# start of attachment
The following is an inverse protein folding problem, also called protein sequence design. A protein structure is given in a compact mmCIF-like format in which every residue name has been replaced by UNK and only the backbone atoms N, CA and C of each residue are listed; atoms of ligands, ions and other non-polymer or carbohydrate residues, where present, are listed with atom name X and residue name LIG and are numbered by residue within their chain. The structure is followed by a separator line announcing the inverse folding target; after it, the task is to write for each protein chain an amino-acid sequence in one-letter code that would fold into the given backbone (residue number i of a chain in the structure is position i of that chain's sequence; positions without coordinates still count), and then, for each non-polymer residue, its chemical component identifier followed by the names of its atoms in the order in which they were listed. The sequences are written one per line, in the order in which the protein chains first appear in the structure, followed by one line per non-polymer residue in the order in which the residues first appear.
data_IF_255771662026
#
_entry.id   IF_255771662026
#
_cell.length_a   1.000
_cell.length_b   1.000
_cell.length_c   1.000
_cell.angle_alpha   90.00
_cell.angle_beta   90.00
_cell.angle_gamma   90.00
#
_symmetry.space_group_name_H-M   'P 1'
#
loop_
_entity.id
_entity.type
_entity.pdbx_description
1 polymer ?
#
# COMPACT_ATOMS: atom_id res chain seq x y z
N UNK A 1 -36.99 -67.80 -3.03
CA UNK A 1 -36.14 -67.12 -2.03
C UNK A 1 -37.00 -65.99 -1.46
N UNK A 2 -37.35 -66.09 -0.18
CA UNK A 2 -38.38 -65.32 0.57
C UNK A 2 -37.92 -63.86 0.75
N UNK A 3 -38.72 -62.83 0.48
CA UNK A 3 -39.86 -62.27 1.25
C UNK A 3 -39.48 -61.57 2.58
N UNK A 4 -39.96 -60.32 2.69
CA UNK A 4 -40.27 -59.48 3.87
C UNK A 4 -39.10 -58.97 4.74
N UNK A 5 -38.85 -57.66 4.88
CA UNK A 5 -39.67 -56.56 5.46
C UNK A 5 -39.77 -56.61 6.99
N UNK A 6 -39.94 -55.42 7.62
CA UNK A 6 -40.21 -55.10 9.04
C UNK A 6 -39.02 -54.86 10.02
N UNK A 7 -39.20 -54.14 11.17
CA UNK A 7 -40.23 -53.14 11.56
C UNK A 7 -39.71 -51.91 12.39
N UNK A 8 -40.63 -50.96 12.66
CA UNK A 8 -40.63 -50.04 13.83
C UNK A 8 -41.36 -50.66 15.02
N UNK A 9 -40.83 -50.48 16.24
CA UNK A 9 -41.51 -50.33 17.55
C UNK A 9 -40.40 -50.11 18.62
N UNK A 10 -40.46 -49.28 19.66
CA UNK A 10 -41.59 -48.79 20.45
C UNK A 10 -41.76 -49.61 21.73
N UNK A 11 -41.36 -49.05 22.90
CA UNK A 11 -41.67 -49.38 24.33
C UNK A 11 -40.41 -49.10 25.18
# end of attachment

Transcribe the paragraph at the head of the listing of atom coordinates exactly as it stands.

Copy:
The following is an inverse protein folding problem, also called protein sequence design. A protein structure is given in a compact mmCIF-like format in which every residue name has been replaced by UNK and only the backbone atoms N, CA and C of each residue are listed; atoms of ligands, ions and other non-polymer or carbohydrate residues, where present, are listed with atom name X and residue name LIG and are numbered by residue within their chain. The structure is followed by a separator line announcing the inverse folding target; after it, the task is to write for each protein chain an amino-acid sequence in one-letter code that would fold into the given backbone (residue number i of a chain in the structure is position i of that chain's sequence; positions without coordinates still count), and then, for each non-polymer residue, its chemical component identifier followed by the names of its atoms in the order in which they were listed. The sequences are written one per line, in the order in which the protein chains first appear in the structure, followed by one line per non-polymer residue in the order in which the residues first appear.